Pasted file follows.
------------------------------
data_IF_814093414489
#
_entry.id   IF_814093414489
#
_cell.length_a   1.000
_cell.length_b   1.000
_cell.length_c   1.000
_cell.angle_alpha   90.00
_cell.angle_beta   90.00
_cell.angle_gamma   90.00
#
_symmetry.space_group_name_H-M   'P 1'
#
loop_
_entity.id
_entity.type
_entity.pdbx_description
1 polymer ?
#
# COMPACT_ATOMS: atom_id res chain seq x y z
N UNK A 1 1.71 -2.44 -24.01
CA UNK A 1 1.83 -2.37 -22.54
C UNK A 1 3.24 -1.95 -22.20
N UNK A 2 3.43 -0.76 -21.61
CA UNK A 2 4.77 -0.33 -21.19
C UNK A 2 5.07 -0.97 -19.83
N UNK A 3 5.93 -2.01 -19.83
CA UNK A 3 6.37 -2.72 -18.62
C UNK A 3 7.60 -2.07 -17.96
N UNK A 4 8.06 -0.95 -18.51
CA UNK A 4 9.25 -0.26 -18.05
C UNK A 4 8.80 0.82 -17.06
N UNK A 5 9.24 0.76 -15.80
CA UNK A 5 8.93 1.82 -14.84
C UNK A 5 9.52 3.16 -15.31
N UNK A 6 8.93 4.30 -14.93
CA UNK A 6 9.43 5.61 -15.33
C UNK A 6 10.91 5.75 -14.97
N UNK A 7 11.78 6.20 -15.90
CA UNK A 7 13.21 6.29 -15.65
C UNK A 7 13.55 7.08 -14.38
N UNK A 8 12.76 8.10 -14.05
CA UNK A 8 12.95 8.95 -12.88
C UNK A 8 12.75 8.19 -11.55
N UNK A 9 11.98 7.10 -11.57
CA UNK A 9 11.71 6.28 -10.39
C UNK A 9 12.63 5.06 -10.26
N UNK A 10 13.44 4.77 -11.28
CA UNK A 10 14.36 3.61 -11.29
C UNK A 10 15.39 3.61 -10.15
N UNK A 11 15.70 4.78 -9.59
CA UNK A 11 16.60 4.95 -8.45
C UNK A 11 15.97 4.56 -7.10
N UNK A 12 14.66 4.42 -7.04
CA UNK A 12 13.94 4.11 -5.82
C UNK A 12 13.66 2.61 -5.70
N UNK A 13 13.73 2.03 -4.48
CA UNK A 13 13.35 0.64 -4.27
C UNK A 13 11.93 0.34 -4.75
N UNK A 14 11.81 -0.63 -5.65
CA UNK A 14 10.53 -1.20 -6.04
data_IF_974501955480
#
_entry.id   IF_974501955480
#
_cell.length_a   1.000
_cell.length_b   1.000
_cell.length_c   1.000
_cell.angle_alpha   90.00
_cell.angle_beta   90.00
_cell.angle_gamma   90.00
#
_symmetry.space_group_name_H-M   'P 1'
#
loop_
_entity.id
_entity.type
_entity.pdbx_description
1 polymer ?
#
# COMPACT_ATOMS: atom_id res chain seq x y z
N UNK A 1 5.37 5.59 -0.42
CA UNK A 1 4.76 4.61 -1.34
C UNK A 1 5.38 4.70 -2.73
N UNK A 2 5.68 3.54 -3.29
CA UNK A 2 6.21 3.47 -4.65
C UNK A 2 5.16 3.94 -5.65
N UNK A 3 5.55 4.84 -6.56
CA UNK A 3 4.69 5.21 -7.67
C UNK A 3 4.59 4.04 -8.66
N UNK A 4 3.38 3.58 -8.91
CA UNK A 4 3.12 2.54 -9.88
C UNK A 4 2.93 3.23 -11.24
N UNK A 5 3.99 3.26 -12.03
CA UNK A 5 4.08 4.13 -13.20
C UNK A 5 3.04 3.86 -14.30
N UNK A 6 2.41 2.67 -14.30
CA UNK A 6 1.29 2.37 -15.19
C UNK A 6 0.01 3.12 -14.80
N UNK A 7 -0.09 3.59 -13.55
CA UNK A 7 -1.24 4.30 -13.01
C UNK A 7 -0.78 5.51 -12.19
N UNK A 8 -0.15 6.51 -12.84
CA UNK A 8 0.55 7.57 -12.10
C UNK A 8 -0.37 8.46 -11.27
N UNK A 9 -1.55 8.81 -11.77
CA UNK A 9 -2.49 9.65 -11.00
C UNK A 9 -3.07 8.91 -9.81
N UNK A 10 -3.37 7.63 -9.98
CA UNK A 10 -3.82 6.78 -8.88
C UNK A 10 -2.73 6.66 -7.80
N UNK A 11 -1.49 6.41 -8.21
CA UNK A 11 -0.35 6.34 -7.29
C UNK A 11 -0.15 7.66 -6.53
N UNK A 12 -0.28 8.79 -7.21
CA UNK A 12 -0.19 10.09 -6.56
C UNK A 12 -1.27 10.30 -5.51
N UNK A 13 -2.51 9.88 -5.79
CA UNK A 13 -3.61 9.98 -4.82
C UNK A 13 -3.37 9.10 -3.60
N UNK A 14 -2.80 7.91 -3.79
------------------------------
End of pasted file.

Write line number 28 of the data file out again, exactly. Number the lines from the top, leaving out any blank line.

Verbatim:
CA UNK A 3 6.37 -2.72 -18.62